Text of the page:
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U.S. Supreme Court Justice Antonin Scalia, shown here in 2006, believes in an "originalist" interpretation of the Constitution — meaning that it is not flexible and does not change over time.
U.S. Supreme Court Justice Antonin Scalia, shown here in 2006, believes in an "originalist" interpretation of the Constitution — meaning that it is not flexible and does not change over time. Alex Wong/Getty Images
Supreme Court Justice Antonin Scalia has agreed to a few select interviews to promote his new book on legal advocacy, Making Your Case: The Art of Persuading Judges. In the last of a three-part interview with NPR, he discusses his views on the Constitution, judicial activism and enemy combatants.
For Justice Antonin Scalia, the Constitution is not a living document, but a dead one.
The Supreme Court's conservative torchbearer says he believes the Constitution's meaning cannot change over time. It was meant, he says, to impose rigid rules that cannot be altered, except by the difficult process of constitutional amendment.
"If you somehow adopt a philosophy that the Constitution itself is not static, but rather, it morphs from age to age to say whatever it ought to say — which is probably whatever the people would want it to say — you've eliminated the whole purpose of a constitution. And that's essentially what the 'living constitution' leaves you with," Scalia says.
Although he takes an "originalist" view of the Constitution, that its meaning today is the same as when it was drafted, Scalia says this doesn't mean he wants to undo past Supreme Court decisions with which he disagrees.
"You can't reinvent the wheel. You've got to accept the vast majority of prior decisions. ... I do not argue that all of the mistakes made in the name of the so-called living constitution be ripped out. I just say, 'Let's cut it out. Go back to the good, old dead Constitution," Scalia says.
This attitude puts him in a decidedly different camp than fellow conservative Justice Clarence Thomas, who Scalia concedes is far more willing to reverse past precedent.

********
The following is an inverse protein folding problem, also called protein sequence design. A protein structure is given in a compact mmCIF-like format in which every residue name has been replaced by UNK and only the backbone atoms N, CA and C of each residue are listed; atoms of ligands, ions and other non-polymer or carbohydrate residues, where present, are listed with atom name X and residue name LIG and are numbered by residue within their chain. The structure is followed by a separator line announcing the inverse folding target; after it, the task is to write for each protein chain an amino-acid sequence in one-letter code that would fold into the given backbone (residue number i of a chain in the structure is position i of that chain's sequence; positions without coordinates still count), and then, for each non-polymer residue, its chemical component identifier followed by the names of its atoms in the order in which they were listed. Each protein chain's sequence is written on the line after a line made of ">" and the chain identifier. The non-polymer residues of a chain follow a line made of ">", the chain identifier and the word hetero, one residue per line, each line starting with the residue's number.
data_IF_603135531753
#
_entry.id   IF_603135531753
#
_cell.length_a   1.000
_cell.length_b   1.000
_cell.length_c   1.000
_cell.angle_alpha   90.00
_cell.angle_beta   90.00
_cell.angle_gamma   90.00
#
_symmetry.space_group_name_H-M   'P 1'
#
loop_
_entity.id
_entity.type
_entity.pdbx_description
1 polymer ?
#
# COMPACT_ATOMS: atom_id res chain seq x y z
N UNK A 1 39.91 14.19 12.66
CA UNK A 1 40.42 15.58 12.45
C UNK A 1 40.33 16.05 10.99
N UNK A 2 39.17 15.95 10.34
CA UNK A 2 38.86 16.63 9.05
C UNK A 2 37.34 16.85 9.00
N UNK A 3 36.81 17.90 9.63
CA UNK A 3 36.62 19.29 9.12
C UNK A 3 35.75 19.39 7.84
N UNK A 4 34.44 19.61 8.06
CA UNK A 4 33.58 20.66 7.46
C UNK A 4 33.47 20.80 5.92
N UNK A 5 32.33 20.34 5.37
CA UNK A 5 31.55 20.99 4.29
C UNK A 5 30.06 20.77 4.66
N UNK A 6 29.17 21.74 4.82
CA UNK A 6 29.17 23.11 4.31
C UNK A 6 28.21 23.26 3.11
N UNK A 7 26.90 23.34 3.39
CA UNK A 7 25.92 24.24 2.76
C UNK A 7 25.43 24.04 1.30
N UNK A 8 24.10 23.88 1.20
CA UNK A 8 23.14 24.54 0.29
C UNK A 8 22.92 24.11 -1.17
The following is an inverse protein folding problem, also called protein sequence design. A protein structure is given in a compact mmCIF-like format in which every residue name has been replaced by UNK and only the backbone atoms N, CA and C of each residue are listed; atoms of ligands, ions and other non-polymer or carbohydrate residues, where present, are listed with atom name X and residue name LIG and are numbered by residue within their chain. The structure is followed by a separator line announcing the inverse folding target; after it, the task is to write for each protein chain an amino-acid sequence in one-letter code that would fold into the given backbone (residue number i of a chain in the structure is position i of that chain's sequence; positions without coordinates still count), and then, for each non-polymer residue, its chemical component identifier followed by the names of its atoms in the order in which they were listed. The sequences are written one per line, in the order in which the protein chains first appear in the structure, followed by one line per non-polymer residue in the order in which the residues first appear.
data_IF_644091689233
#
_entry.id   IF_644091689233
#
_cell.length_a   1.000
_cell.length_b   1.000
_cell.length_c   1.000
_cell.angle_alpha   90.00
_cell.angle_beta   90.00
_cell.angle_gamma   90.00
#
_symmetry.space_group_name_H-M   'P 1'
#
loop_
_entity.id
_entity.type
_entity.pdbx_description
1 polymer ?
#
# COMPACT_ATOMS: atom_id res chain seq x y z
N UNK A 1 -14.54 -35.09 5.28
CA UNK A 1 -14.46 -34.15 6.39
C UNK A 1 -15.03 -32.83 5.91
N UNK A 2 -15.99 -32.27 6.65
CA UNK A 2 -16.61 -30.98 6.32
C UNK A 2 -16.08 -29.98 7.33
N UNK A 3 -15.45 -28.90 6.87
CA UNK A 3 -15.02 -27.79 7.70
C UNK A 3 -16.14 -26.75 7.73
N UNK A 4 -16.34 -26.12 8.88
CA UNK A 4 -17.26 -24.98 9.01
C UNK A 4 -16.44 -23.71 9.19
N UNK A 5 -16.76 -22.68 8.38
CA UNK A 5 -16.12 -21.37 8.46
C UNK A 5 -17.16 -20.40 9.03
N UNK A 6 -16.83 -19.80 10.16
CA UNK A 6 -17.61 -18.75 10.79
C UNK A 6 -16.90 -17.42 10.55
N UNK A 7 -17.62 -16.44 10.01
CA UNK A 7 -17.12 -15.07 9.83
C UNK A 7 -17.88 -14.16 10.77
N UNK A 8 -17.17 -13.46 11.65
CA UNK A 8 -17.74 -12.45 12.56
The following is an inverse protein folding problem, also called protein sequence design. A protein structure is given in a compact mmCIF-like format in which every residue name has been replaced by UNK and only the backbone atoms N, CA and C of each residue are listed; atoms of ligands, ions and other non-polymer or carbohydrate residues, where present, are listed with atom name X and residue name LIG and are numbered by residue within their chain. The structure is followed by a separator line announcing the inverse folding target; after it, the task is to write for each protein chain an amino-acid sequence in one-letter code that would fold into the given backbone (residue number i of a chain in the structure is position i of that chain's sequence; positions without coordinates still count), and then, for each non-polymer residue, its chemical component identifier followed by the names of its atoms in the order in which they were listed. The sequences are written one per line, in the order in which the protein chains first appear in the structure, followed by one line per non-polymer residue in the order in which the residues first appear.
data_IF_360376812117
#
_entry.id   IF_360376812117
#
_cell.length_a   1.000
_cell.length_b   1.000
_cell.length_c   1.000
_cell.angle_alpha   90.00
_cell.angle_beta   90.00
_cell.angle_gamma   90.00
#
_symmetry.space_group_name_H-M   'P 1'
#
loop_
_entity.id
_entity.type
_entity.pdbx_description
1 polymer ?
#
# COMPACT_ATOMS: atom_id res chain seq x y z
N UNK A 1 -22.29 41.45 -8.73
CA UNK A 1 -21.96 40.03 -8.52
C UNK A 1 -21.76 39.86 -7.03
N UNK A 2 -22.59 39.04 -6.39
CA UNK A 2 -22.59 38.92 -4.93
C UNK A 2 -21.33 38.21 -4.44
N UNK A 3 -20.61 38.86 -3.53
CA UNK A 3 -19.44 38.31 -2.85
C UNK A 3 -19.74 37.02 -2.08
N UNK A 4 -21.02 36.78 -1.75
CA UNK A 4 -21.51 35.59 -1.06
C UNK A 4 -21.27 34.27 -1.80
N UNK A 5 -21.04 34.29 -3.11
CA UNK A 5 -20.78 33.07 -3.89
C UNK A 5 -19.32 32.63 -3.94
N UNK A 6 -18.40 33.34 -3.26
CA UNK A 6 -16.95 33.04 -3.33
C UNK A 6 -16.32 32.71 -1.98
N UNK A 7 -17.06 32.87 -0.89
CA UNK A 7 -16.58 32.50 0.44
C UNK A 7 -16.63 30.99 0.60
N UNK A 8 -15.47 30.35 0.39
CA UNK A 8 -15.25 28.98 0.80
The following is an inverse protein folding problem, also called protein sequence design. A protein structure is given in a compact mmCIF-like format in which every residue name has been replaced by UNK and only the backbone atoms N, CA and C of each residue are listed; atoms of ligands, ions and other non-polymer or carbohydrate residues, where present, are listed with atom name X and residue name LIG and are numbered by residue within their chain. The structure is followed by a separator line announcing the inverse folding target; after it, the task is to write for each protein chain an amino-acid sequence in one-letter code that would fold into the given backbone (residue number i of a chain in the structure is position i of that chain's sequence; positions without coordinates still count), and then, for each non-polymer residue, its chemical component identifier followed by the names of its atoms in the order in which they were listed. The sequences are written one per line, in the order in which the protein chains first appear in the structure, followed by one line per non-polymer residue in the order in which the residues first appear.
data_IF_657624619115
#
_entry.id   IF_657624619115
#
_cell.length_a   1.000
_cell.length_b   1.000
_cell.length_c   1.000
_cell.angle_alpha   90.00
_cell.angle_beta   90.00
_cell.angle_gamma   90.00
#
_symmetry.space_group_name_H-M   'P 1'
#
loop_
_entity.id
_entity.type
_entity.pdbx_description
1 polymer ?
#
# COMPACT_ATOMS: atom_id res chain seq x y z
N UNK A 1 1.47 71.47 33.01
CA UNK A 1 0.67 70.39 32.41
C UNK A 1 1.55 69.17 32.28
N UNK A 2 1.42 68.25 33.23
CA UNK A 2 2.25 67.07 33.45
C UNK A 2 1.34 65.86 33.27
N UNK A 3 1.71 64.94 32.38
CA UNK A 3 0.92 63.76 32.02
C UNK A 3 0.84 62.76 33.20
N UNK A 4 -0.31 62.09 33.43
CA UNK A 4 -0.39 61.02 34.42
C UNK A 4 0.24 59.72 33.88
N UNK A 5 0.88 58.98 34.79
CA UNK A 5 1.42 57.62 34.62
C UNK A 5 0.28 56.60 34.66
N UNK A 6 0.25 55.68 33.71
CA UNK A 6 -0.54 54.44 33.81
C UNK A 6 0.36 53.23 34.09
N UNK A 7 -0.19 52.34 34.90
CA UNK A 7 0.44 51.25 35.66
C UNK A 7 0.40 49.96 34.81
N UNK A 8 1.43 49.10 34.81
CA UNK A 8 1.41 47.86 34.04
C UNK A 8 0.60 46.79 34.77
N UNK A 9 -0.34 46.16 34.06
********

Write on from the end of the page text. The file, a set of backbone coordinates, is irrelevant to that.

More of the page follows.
"I am a textualist. I am an originalist. I am not a nut," he says, underscoring that he generally doesn't favor undoing old rulings. He also notes that the idea of a living constitution places no restraints on judges.
But Scalia's critics contend he applies this originalist view selectively. They also accuse him of judicial activism, noting that the more conservative court of recent years has invalidated far more federal laws than the more liberal court of years gone by.
Scalia calls this nonsense.
While there is such a thing as an activist court, he says, there is also such a thing as an "activist Congress, which pushes the envelope with statutes that do things that had never been attempted before."
"And where that happens, you should expect a greater proportion of those congressional enactments to be invalidated," the justice says.
And that extends beyond the Congress. Indeed, Scalia has surprised some critics with his hard-line view on what he sees as the excesses of the Bush administration in at least one area — the imprisonment without charge of U.S. citizens accused of being enemy combatants.
"As with anybody arrested, you bring them to trial or you let them go," Scalia says.
If his often blunt opinions make Scalia sound like a tough guy, his friends say he has a soft heart. Scalia is an only child, but he and his wife, Maureen, have raised nine children, including one who joined the military and another who entered the priesthood.
"I take very little credit for the children. I was home for dinner. That was about it," Scalia says, noting that his wife also takes very good care of him.
"She says she has 10 children," he jokes.